REST has a server that is able to understand GET, PUT, POST and DELETE. The HTTP servers that have been around before machine to machine was a big deal has similar verbiage and concepts. It is essentially a model of big horesepower server and multiple clients each using the server as a means to have a common point of communication.

          MQTT is not a client-server paradigm so does not make sense to consider using REST methodology with MQTT. When a MQTT client has something to communicate it sends it to the broker/server. It does not PUT it to the broker, because it is implicit in the protocol. When a client needs information it does not make a GET request to the broker/server. It will already have this information because the broker/server will have already given it the most current update when it was published.

          MQTT is generally a local network protocol. The cloud is not involved. The broker/server exists somewhere on the network and can be on the same processor as other software such as the processor running HS. I use a RPi-like processor for my broker/server and its resource utilization is barely noticeable. There can be a network of brokers/servers with MQTT and these can span the internet, but this is generally not the typical use.

          You will be running some firmware on your ESP32. If your firmware understand REST then you need to find an environment where other things understand REST. mcsMQTT does not understand REST. If your firmware understands MQTT the mcsMQTT can be used to make a easy integration of HS and ESP32.

          The bottom line is that what is most important is the ubiquity of the protocol you select. You want something that is well adopted in the community you participate. Any of these protocols will suit your needs as the differences are really minor when it comes down to the user experience. Look around at the devices you expect to add to your HA environment and see what protocol seems to dominate. If it turns out there is this one killer device you want tomorrow that does not communicate using your protocol of choice it is likely that a bridge exists or could be written to make it part of your family.

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          • #6
            Ok, I'm following a little. My initial projects are all about HS telling the ESPs to turn the connected relays On or Off, and I have a need to control addressable Led strips in some way. We'll see how it goes. I'm awfully determined to get coms to my fairy lights.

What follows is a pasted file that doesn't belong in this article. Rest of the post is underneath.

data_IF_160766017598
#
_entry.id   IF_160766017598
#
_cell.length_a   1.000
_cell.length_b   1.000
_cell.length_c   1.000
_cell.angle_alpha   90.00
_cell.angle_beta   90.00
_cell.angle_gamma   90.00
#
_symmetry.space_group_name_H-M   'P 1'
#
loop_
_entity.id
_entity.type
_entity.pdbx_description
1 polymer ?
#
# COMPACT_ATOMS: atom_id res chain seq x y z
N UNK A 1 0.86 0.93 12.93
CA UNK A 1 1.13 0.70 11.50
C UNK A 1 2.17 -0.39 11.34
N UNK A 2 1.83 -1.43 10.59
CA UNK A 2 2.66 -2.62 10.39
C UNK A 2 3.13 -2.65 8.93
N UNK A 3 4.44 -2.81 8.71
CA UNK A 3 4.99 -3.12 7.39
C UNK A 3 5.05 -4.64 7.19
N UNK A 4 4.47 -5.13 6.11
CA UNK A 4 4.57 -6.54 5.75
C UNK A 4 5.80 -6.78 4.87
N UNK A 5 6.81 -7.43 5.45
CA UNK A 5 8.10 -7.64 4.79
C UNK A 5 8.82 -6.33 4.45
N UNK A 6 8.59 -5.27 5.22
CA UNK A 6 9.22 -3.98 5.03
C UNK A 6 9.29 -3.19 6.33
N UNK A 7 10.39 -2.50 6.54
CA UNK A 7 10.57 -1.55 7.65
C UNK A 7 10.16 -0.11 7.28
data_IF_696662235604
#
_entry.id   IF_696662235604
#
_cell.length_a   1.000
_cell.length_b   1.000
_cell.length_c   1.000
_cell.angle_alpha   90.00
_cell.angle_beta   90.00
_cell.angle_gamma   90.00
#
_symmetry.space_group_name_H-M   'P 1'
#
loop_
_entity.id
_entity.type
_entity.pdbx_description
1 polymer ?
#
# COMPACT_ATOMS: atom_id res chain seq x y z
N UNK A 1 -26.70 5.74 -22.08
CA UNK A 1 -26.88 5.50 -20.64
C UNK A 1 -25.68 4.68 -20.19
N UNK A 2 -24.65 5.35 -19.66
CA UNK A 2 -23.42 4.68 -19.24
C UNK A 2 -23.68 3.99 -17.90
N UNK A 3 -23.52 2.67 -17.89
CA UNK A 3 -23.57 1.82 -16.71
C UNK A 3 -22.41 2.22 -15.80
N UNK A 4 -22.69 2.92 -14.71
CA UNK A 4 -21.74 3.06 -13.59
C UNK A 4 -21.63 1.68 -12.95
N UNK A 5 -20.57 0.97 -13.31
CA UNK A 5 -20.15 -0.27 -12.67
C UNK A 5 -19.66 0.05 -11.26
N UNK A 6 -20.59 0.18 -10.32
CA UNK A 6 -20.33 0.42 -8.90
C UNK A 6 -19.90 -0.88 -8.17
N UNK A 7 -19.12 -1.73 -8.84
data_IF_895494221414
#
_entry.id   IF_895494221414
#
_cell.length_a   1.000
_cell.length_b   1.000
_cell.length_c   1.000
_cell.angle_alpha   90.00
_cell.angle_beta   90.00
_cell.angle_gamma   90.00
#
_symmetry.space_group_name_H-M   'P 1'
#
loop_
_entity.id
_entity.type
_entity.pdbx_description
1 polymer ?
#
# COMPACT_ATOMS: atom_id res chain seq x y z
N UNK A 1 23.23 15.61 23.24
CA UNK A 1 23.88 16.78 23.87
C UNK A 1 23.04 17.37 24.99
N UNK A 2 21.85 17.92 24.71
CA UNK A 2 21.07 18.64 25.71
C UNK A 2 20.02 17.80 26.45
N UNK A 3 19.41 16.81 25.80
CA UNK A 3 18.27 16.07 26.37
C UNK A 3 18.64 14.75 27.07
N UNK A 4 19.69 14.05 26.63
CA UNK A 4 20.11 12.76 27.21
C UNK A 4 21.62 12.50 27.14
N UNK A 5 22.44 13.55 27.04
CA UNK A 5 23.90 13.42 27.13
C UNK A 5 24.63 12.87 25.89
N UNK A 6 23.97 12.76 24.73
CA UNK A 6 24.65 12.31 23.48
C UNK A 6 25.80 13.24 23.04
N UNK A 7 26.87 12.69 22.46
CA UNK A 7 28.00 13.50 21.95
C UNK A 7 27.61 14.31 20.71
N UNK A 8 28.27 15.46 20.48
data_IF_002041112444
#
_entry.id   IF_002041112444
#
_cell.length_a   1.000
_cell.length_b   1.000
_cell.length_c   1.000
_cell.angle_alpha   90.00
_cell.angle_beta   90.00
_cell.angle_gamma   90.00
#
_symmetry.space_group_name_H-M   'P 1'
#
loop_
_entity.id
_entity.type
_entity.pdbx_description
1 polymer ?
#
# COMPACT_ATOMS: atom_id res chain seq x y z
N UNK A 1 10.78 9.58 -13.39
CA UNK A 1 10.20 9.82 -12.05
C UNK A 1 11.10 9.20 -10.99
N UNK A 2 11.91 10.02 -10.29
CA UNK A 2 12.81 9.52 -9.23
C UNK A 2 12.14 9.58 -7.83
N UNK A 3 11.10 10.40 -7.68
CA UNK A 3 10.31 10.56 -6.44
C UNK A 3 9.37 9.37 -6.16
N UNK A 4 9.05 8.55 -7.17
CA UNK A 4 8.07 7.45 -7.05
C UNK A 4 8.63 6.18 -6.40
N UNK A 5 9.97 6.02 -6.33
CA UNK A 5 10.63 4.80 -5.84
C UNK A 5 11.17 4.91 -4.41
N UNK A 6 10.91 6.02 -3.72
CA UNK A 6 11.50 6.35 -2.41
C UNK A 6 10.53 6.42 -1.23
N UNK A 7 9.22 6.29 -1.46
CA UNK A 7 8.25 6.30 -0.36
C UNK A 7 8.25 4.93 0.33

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            • #7
              Are you going to roll your own firmware in the ESP or are you going to leverage off of what others have done? If you are doing your own then you have the option of not using a defined standard, but following something like is done for Arduino plugin.

              I have been working with Tasmota, but the port from 8266 to 32 is not yet complete. I have not followed very closely, but I doubt if any other 8266 versions such as ESPEasy or ESPurina are being migrated.

              I have the addressable LED strip for use in fake TV and in this case it was dedicated so just used a Uno and minimal firmware invoking the Adafruit library for the LED control.

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              • #8
                I don't have the skills to roll my own firmware, i'll have to 'Borrow' someone's code off the Net. Luckily, my first couple of projects should be relatively easy, and i'm throwing that out there awfully loosely, but ESP+Latching relay Featherwing+led fairy light. I mean dang, that's right out of the Cub-Scouts IOT beginner merit badge kit. I can do this (Positive reinforcement!). The second project is two simple states of slow chasing 1ft long addressable strips where HS changes the routine. So there's an Arduino plugin? I'll have to investigate what it does, and the difference between mcsMQTT and it.

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                • #9
                  Looking at the Arduino Plugin description, it didn't say it was compatible with WiFi, so I guess I won't be able to use it for my applications I don't think.

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                  • #10
                    Guys,

                    This one is : https://www.youtube.com/watch?v=z5EXNfHYPfQ off topic but one to check out!



                    Eman.
                    The Closer.